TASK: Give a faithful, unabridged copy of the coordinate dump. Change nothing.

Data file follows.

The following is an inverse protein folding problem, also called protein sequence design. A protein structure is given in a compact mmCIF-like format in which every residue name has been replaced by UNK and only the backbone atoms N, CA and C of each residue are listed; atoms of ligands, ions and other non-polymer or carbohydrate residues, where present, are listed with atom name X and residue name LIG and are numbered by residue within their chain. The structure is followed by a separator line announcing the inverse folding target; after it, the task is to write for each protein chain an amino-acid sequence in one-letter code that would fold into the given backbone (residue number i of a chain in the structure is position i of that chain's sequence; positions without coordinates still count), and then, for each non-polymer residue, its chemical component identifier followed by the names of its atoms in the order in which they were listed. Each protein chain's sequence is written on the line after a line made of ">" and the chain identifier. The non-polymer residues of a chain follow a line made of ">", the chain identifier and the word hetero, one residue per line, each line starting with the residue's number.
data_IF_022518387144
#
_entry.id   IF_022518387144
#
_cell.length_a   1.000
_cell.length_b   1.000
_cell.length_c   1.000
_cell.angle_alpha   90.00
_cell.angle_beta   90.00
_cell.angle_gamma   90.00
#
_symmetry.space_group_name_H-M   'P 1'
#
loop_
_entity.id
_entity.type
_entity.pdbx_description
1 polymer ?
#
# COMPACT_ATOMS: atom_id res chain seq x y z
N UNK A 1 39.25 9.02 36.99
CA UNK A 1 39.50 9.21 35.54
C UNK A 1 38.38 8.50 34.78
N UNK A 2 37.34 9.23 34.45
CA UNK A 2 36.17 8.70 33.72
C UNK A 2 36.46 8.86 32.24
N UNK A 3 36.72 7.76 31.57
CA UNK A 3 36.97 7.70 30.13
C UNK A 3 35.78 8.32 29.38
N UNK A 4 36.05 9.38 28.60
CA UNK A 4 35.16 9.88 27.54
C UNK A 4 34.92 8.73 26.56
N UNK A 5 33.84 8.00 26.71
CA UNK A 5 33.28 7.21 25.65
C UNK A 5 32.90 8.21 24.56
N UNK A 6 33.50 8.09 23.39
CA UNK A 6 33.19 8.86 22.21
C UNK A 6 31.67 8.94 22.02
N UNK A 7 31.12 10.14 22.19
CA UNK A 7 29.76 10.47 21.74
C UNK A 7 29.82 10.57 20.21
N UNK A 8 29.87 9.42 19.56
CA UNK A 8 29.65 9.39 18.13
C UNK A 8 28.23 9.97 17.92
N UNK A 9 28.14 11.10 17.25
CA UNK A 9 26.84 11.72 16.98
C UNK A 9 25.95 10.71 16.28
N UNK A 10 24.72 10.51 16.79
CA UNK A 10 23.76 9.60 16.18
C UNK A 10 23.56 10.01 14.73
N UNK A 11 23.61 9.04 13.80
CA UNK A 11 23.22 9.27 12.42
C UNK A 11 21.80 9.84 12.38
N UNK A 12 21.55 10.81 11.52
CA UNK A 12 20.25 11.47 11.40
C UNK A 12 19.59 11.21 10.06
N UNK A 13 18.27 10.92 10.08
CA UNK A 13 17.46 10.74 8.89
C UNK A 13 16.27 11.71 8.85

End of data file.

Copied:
The following is an inverse protein folding problem, also called protein sequence design. A protein structure is given in a compact mmCIF-like format in which every residue name has been replaced by UNK and only the backbone atoms N, CA and C of each residue are listed; atoms of ligands, ions and other non-polymer or carbohydrate residues, where present, are listed with atom name X and residue name LIG and are numbered by residue within their chain. The structure is followed by a separator line announcing the inverse folding target; after it, the task is to write for each protein chain an amino-acid sequence in one-letter code that would fold into the given backbone (residue number i of a chain in the structure is position i of that chain's sequence; positions without coordinates still count), and then, for each non-polymer residue, its chemical component identifier followed by the names of its atoms in the order in which they were listed. Each protein chain's sequence is written on the line after a line made of ">" and the chain identifier. The non-polymer residues of a chain follow a line made of ">", the chain identifier and the word hetero, one residue per line, each line starting with the residue's number.
data_IF_022518387144
#
_entry.id   IF_022518387144
#
_cell.length_a   1.000
_cell.length_b   1.000
_cell.length_c   1.000
_cell.angle_alpha   90.00
_cell.angle_beta   90.00
_cell.angle_gamma   90.00
#
_symmetry.space_group_name_H-M   'P 1'
#
loop_
_entity.id
_entity.type
_entity.pdbx_description
1 polymer ?
#
# COMPACT_ATOMS: atom_id res chain seq x y z
N UNK A 1 39.25 9.02 36.99
CA UNK A 1 39.50 9.21 35.54
C UNK A 1 38.38 8.50 34.78
N UNK A 2 37.34 9.23 34.45
CA UNK A 2 36.17 8.70 33.72
C UNK A 2 36.46 8.86 32.24
N UNK A 3 36.72 7.76 31.57
CA UNK A 3 36.97 7.70 30.13
C UNK A 3 35.78 8.32 29.38
N UNK A 4 36.05 9.38 28.60
CA UNK A 4 35.16 9.88 27.54
C UNK A 4 34.92 8.73 26.56
N UNK A 5 33.84 8.00 26.71
CA UNK A 5 33.28 7.21 25.65
C UNK A 5 32.90 8.21 24.56
N UNK A 6 33.50 8.09 23.39
CA UNK A 6 33.19 8.86 22.21
C UNK A 6 31.67 8.94 22.02
N UNK A 7 31.12 10.14 22.19
CA UNK A 7 29.76 10.47 21.74
C UNK A 7 29.82 10.57 20.21
N UNK A 8 29.87 9.42 19.56
CA UNK A 8 29.65 9.39 18.13
C UNK A 8 28.23 9.97 17.92
N UNK A 9 28.14 11.10 17.25
CA UNK A 9 26.84 11.72 16.98
C UNK A 9 25.95 10.71 16.28
N UNK A 10 24.72 10.51 16.79
CA UNK A 10 23.76 9.60 16.18
C UNK A 10 23.56 10.01 14.73
N UNK A 11 23.61 9.04 13.80
CA UNK A 11 23.22 9.27 12.42
C UNK A 11 21.80 9.84 12.38
N UNK A 12 21.55 10.81 11.52
CA UNK A 12 20.25 11.47 11.40
C UNK A 12 19.59 11.21 10.06
N UNK A 13 18.27 10.92 10.08
CA UNK A 13 17.46 10.74 8.89
C UNK A 13 16.27 11.71 8.85